The thirteenth division of the Khuddaka Nikáya. It is a Buddhist Vitae Sanctorum and contains 547 biographies of monks and forty biographies of nuns, all mentioned as having lived in the time of the Buddha. The Cy. gives details of eleven more theras not found in the text: Yasa, Nadíkassapa, Gayákassapa, Kimbila, Vajjiputta, Uttara, Apara-Uttara, Bhaddaji, Sivika, Upavána and Ralthapála.
In addition to these, there are two introductory chapters, the Buddhá-padána and the Paccekabuddhá-padána, dealing with the Buddha and the Pacceka Buddhas respectively. It is worth noting that the Buddhá-padána contains no account of the Buddha's life, either as Gotama or earlier, as Bodhisatta (see, however, Pubbakammapiloti). Nor does the Paccekabuddhá-padána contain any life-histories. The stanzas are what might be more appropriately described as udána, and appear in the Khaggavisána Sutta of the Sutta Nipáta. Cp. the Mahápadána Sutta (D.ii.1ff), where the word Apadána is used as meaning the legend or life-story of a Buddha or a Great One - in this case the seven Buddhas. Or does Mahápadána mean the Great Story, i.e. the story of the Dhamma and its bearers and promulgation: cp. the title of the Mahávastu (Dial.ii.3).
Most of the stories are found in the Paramatthadípaní, the Commentary to the Thera- and Therígáthá, extracted from the Apadána with the introductory words, "tena vuttam Apadáne." But in numerous instances the names under which the verses appear in the Paramatthadípaní differ from those subjoined to the verses in the Apadána. In several cases it is a matter of the Commentary giving a name while the Apadána gives only a title. E.g., Usabha Thera (ThagA.i.320), called Kosumbaphaliya (Ap.ii.449); and Isidinna (ThagA.i.312), called (Ap.ii.415) Sumanavíjaniya.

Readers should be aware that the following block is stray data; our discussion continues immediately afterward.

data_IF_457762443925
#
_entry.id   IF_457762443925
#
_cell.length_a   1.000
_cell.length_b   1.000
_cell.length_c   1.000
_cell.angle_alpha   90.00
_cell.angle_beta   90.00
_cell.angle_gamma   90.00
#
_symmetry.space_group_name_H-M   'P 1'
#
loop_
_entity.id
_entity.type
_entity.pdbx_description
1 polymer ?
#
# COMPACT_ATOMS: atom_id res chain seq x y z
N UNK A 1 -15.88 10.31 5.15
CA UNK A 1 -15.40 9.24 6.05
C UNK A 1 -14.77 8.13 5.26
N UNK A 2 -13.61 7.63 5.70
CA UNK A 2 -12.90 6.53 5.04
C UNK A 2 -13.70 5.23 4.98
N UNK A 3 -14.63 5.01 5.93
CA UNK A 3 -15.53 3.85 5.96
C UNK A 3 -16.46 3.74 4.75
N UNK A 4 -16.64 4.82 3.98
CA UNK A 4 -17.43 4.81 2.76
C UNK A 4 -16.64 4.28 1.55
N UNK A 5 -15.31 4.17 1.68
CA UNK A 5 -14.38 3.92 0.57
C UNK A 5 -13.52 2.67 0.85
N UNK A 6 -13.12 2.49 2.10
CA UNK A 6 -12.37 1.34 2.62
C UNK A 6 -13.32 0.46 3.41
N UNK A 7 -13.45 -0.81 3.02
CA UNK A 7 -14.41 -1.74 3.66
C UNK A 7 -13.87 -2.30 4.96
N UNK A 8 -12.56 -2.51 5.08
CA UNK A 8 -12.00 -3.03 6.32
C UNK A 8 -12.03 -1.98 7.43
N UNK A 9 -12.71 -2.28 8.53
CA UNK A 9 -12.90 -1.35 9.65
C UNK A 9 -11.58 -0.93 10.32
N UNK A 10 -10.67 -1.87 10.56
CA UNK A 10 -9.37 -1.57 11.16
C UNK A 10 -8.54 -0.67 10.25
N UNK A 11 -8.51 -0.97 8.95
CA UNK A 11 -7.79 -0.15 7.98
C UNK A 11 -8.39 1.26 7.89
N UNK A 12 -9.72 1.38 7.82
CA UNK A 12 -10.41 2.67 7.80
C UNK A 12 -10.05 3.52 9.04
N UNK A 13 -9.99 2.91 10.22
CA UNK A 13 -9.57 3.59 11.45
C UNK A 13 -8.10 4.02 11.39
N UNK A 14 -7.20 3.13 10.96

Sometimes the stories are duplicated in the Apadána itself, the same story occurring in two places with a very slight alteration in words, even the name of the person spoken of being the same. Most often no reason can be assigned for this, except, perhaps, careless editing. E.g., Annasamsávaka i Ap.i.78 and again i.261; see also the Introduction to the P.T.S. Edition.
The Apadána is regarded as one of the very latest books in the Canon, one reason for this view being that while later books like the Buddhavamsa mention only twenty-four Buddhas previous to Gotama, the Apadána contains the names of thirty-five. It is very probable that the different legends in the collection are of different dates. On these and other matters connected with the Apadána, see Rhys Davids article in ERE. and Muller's Les Apadánas du Sud (Congress of Orientalists, Leyden, 1895).
According to the Sumangala Vilásiní (i.15. See also Przyluski: La Legende de l'Empereur Acoka, pp. viii f., 214), the Díghabhánakas, who included the Khuddaka Nikáya in the Abhidhammapitaka, did not recognise the Apadána. The Majjhimabhánakas included it in the Khuddaka Nikáya, which they regarded as belonging to the Suttapitaka. There is a Commentary to the Apadána called the Visuddhajanavilásiní.
According to Gv. (p. 69) the Commentary on the Apadána was written by Buddhaghosa at the request of five monks.